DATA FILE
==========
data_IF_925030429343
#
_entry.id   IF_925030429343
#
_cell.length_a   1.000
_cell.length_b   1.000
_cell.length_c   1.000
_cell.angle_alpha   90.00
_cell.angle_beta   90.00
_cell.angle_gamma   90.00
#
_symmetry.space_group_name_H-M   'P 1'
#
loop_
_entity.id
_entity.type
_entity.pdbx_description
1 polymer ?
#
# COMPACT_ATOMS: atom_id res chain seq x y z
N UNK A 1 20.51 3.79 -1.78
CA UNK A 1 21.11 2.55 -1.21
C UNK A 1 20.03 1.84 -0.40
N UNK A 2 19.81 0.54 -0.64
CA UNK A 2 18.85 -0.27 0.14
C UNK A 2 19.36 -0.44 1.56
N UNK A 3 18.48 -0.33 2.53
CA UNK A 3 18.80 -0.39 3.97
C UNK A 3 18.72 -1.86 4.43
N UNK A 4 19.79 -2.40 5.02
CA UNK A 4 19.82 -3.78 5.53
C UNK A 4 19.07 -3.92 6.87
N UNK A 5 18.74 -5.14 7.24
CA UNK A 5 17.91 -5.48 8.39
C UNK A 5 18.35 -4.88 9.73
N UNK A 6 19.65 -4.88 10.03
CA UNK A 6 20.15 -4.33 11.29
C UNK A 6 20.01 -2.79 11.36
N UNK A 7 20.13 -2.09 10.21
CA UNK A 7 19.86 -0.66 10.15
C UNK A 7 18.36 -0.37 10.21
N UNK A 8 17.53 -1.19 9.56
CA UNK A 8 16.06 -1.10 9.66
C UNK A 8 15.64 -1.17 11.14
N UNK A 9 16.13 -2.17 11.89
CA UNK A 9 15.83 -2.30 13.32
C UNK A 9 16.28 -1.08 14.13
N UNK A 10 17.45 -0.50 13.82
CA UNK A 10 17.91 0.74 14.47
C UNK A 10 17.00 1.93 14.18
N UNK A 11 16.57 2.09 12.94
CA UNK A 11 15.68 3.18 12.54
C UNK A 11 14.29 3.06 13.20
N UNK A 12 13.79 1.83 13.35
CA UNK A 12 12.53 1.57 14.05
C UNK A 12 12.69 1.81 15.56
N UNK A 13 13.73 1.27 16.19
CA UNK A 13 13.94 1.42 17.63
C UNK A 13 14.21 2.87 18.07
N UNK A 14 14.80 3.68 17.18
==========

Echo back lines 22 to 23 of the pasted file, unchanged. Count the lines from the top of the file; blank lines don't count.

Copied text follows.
CA UNK A 1 21.11 2.55 -1.21
C UNK A 1 20.03 1.84 -0.40